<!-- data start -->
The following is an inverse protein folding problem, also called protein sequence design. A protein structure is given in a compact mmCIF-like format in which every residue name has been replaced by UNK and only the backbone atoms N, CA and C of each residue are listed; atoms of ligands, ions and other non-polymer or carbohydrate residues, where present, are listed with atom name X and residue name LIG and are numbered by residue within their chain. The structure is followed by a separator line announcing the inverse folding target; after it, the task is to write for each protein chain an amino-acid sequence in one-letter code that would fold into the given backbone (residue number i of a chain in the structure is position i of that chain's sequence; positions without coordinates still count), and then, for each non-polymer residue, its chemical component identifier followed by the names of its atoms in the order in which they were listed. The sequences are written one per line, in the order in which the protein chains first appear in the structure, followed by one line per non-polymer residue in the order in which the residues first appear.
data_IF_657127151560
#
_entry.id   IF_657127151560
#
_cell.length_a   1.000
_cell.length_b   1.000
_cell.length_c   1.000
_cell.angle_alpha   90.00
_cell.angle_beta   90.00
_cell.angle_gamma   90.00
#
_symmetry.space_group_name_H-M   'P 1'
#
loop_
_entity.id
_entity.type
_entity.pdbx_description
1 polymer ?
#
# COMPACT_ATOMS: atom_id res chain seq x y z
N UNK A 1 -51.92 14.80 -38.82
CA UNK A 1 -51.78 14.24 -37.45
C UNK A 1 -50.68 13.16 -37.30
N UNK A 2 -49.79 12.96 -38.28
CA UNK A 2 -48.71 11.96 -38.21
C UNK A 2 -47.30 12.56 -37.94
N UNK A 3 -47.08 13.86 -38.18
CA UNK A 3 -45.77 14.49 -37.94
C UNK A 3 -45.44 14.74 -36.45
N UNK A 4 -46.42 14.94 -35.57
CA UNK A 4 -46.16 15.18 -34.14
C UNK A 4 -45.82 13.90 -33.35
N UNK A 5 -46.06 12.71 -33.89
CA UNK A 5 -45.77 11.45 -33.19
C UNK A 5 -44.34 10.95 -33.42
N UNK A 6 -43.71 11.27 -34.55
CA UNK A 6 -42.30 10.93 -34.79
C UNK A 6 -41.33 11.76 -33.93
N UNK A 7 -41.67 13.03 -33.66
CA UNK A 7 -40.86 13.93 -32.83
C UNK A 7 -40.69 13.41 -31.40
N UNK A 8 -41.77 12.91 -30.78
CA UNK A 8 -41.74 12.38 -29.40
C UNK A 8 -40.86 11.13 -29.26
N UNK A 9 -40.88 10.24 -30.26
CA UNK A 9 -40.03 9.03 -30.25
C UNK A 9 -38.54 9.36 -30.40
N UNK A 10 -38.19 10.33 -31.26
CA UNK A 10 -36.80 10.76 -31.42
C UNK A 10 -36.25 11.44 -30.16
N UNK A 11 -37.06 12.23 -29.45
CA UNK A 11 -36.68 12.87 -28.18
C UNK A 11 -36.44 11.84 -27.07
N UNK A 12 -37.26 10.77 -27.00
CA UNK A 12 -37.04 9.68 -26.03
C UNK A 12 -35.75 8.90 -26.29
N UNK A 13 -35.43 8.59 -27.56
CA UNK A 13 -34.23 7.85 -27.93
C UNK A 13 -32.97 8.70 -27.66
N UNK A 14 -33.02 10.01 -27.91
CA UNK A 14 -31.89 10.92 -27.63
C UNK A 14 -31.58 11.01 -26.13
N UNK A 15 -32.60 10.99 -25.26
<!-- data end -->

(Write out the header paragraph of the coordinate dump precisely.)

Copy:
The following is an inverse protein folding problem, also called protein sequence design. A protein structure is given in a compact mmCIF-like format in which every residue name has been replaced by UNK and only the backbone atoms N, CA and C of each residue are listed; atoms of ligands, ions and other non-polymer or carbohydrate residues, where present, are listed with atom name X and residue name LIG and are numbered by residue within their chain. The structure is followed by a separator line announcing the inverse folding target; after it, the task is to write for each protein chain an amino-acid sequence in one-letter code that would fold into the given backbone (residue number i of a chain in the structure is position i of that chain's sequence; positions without coordinates still count), and then, for each non-polymer residue, its chemical component identifier followed by the names of its atoms in the order in which they were listed. The sequences are written one per line, in the order in which the protein chains first appear in the structure, followed by one line per non-polymer residue in the order in which the residues first appear.